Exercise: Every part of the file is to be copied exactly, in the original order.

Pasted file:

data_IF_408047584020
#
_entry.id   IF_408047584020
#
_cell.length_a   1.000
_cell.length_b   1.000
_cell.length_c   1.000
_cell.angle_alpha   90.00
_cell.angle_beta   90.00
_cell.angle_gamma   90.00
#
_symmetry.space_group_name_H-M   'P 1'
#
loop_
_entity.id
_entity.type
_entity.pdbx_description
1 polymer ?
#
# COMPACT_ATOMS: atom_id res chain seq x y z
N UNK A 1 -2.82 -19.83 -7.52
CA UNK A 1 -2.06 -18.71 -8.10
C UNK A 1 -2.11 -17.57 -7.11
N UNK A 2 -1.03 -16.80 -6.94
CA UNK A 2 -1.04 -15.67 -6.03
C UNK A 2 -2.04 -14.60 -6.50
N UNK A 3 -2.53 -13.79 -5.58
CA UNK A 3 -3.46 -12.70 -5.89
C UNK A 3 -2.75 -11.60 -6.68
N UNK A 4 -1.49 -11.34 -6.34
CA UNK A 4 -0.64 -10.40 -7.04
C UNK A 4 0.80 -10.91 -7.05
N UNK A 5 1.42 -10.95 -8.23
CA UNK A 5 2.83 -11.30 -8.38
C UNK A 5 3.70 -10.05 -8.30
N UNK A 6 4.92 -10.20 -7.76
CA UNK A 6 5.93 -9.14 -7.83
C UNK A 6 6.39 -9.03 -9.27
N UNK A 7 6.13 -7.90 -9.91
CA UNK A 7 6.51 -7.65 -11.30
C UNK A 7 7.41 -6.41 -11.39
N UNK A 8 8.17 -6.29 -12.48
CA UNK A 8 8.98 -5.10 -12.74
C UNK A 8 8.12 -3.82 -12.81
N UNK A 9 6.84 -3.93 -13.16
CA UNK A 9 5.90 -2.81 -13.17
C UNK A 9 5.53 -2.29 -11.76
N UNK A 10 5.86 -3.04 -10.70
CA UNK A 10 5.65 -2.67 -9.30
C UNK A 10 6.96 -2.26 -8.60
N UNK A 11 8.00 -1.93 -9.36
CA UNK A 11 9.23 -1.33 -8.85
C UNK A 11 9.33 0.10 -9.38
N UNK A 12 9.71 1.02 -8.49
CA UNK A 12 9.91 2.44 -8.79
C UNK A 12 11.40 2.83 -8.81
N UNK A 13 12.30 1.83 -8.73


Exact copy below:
data_IF_408047584020
#
_entry.id   IF_408047584020
#
_cell.length_a   1.000
_cell.length_b   1.000
_cell.length_c   1.000
_cell.angle_alpha   90.00
_cell.angle_beta   90.00
_cell.angle_gamma   90.00
#
_symmetry.space_group_name_H-M   'P 1'
#
loop_
_entity.id
_entity.type
_entity.pdbx_description
1 polymer ?
#
# COMPACT_ATOMS: atom_id res chain seq x y z
N UNK A 1 -2.82 -19.83 -7.52
CA UNK A 1 -2.06 -18.71 -8.10
C UNK A 1 -2.11 -17.57 -7.11
N UNK A 2 -1.03 -16.80 -6.94
CA UNK A 2 -1.04 -15.67 -6.03
C UNK A 2 -2.04 -14.60 -6.50
N UNK A 3 -2.53 -13.79 -5.58
CA UNK A 3 -3.46 -12.70 -5.89
C UNK A 3 -2.75 -11.60 -6.68
N UNK A 4 -1.49 -11.34 -6.34
CA UNK A 4 -0.64 -10.40 -7.04
C UNK A 4 0.80 -10.91 -7.05
N UNK A 5 1.42 -10.95 -8.23
CA UNK A 5 2.83 -11.30 -8.38
C UNK A 5 3.70 -10.05 -8.30
N UNK A 6 4.92 -10.20 -7.76
CA UNK A 6 5.93 -9.14 -7.83
C UNK A 6 6.39 -9.03 -9.27
N UNK A 7 6.13 -7.90 -9.91
CA UNK A 7 6.51 -7.65 -11.30
C UNK A 7 7.41 -6.41 -11.39
N UNK A 8 8.17 -6.29 -12.48
CA UNK A 8 8.98 -5.10 -12.74
C UNK A 8 8.12 -3.82 -12.81
N UNK A 9 6.84 -3.93 -13.16
CA UNK A 9 5.90 -2.81 -13.17
C UNK A 9 5.53 -2.29 -11.76
N UNK A 10 5.86 -3.04 -10.70
CA UNK A 10 5.65 -2.67 -9.30
C UNK A 10 6.96 -2.26 -8.60
N UNK A 11 8.00 -1.93 -9.36
CA UNK A 11 9.23 -1.33 -8.85
C UNK A 11 9.33 0.10 -9.38
N UNK A 12 9.71 1.02 -8.49
CA UNK A 12 9.91 2.44 -8.79
C UNK A 12 11.40 2.83 -8.81
N UNK A 13 12.30 1.83 -8.73